Over the past 18 months, whether in Midwestern airports or New Hampshire and Iowa hotels, I learned the best way to spot a Donald Trump supporter was to note who was remaining silent.
As Marco Rubio or Ted Cruz or John Kasich voters enthusiastically shared their reasons for supporting their candidate, a family member or friend would often stand by quietly.
When pressed, if they came clean, it was often with downcast eyes or an apologetic smile: “I’m voting for Trump,” they’d almost whisper.
A few months ago, an Uber driver told me he was voting third party, then tepidly announced he was voting Trump as I exited the car. Why didn’t he just tell me this in the first place, I asked. “Because I thought you would judge me,” he said.
Here we can see why Donald Trump’s constant inveighing against political correctness was so ingenious. It forged an unlikely but unshakable bond between a Manhattan billionaire who had manifestly lived a life of “New York values” with conservative white Americans who feel under constant assault by a cultural elite that treats them with contempt.
Perhaps more importantly, it ultimately inoculated Trump against allegations that many believed would be his undoing: that he was a racist and misogynist who bragged of sexually assaulting women.
Trump’s success among women was in part a reaction against enforced political correctness (Image Source: Pulse.ng)
After all, these same voters have watched as every Republican candidate in recent memory has been accused of waging a “War on Women.” If Democrats are going to claim that Mitt Romney and John McCain hate women (and they did), then they shouldn’t be surprised when voters ignore them when they say Donald Trump hates women. If every Republican is a misogynist, then no Republican is.
While many liberals have dismissed the idea of political correctness as a right-wing manufactured hysteria, it is in fact a real thing. That Trump has stretched its meaning to encompass pretty much any horrible thing he wants to say makes its existence no less real.
Conservative white Americans have watched (often fearfully) as liberal cultural elites demand that everyone fall in line with their agenda or risk being called a homophobe, racist or misogynist. The concept of persuasion and debate has been overridden by a quest for immediate and forced cultural conformity. My friend Sally Kohn, the liberal commentator, summed up the left wing view fairly honestly when she told me in a recent debate over free speech that, “If [conservatives on campus] feel like they can no longer speak against positive social change, good.”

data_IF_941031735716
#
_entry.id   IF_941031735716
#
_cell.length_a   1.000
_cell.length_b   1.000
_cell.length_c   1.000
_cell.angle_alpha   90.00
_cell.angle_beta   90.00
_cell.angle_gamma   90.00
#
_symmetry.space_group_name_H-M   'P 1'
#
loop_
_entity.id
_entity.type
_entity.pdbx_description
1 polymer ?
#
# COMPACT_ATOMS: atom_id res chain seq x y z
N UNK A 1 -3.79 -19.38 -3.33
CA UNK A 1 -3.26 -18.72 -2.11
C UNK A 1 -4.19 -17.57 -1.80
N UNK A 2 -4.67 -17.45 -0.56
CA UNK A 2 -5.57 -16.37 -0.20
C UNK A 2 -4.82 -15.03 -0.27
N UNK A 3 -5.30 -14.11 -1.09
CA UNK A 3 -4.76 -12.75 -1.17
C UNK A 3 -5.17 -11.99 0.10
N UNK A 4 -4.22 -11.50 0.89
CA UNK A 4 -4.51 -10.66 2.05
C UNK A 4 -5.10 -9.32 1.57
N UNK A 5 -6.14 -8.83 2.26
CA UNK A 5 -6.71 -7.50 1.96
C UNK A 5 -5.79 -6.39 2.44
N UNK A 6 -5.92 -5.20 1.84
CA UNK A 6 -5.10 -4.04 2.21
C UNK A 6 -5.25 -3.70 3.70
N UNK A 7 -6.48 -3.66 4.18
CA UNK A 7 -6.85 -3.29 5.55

This is a paradigm where honest disagreement about abortion makes one a woman-hater, holding orthodox religious views on marriage equates to gay-bashing, and refusing to cop to white privilege — even if you are a working class white person struggling economically — defines you as a racist.
A recent Slate article explaining why a slight majority of white women voted for Trump asserted that these female Trump supporters were “self-loathing” racists who were doing the bidding of their husbands and fathers. This is the omnipresent lefty trope Republican women have lived with for a long time, yet people are actually shocked that they wouldn’t throw their support behind a party that too often casts them as gender-traitors.
It’s not hard to see how accusations against Trump as a racist and misogynist would be met with eye rolls and knowing murmurs of “political correctness” by people who have had their worldview constantly caricatured and demonized by the cultural elites in academia, media and politics…
READ MORE ELECTION NEWS AT: 21st Century Wire 2016 Files
21st Century Wire is an alternative news agency designed to enlighten, inform and educate readers about world events which are not always covered in the mainstream media.